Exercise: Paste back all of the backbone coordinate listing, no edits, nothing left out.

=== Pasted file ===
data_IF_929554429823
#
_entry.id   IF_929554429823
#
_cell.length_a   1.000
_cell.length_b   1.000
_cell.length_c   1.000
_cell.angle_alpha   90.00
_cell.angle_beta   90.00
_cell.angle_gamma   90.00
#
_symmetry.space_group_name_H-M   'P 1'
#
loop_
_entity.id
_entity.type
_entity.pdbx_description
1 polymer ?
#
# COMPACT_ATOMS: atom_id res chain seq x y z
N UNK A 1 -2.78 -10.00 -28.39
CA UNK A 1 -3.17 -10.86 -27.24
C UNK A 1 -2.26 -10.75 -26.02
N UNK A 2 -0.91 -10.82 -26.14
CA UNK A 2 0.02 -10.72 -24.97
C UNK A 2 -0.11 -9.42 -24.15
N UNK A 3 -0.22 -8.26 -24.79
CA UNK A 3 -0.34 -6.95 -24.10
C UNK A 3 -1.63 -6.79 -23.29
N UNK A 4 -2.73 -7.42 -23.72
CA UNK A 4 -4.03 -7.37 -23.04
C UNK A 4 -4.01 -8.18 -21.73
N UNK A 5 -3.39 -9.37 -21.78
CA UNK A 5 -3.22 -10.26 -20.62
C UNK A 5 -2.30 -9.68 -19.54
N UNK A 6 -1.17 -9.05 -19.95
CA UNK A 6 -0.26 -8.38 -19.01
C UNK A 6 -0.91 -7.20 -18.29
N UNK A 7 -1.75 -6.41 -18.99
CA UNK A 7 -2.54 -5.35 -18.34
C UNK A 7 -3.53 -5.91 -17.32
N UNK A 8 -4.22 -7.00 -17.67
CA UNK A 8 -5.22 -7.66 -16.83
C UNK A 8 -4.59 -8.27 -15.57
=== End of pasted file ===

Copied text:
data_IF_929554429823
#
_entry.id   IF_929554429823
#
_cell.length_a   1.000
_cell.length_b   1.000
_cell.length_c   1.000
_cell.angle_alpha   90.00
_cell.angle_beta   90.00
_cell.angle_gamma   90.00
#
_symmetry.space_group_name_H-M   'P 1'
#
loop_
_entity.id
_entity.type
_entity.pdbx_description
1 polymer ?
#
# COMPACT_ATOMS: atom_id res chain seq x y z
N UNK A 1 -2.78 -10.00 -28.39
CA UNK A 1 -3.17 -10.86 -27.24
C UNK A 1 -2.26 -10.75 -26.02
N UNK A 2 -0.91 -10.82 -26.14
CA UNK A 2 0.02 -10.72 -24.97
C UNK A 2 -0.11 -9.42 -24.15
N UNK A 3 -0.22 -8.26 -24.79
CA UNK A 3 -0.34 -6.95 -24.10
C UNK A 3 -1.63 -6.79 -23.29
N UNK A 4 -2.73 -7.42 -23.72
CA UNK A 4 -4.03 -7.37 -23.04
C UNK A 4 -4.01 -8.18 -21.73
N UNK A 5 -3.39 -9.37 -21.78
CA UNK A 5 -3.22 -10.26 -20.62
C UNK A 5 -2.30 -9.68 -19.54
N UNK A 6 -1.17 -9.05 -19.95
CA UNK A 6 -0.26 -8.38 -19.01
C UNK A 6 -0.91 -7.20 -18.29
N UNK A 7 -1.75 -6.41 -18.99
CA UNK A 7 -2.54 -5.35 -18.34
C UNK A 7 -3.53 -5.91 -17.32
N UNK A 8 -4.22 -7.00 -17.67
CA UNK A 8 -5.22 -7.66 -16.83
C UNK A 8 -4.59 -8.27 -15.57